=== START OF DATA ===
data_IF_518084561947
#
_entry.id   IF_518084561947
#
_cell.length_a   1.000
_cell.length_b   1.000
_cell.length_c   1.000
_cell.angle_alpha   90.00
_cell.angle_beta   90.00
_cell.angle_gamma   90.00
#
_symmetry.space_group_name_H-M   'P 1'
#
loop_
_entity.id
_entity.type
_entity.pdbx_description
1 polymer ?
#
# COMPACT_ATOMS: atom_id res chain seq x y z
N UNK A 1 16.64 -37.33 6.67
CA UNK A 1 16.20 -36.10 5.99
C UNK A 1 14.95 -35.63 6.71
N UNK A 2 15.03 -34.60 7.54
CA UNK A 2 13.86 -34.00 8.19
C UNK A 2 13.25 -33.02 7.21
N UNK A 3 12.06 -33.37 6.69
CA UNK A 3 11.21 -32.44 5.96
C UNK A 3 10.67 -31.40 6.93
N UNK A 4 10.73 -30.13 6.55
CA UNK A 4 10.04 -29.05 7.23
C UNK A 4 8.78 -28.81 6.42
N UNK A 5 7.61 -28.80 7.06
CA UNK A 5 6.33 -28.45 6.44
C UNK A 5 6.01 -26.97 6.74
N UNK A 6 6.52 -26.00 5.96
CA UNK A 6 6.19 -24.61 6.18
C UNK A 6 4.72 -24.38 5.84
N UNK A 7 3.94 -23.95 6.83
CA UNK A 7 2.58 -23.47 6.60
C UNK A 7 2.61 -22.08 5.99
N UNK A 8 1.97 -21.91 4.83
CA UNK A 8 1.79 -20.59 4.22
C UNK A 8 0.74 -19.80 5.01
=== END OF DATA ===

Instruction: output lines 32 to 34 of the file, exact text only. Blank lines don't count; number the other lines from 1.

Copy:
C UNK A 4 8.78 -28.81 6.42
N UNK A 5 7.61 -28.80 7.06
CA UNK A 5 6.33 -28.45 6.44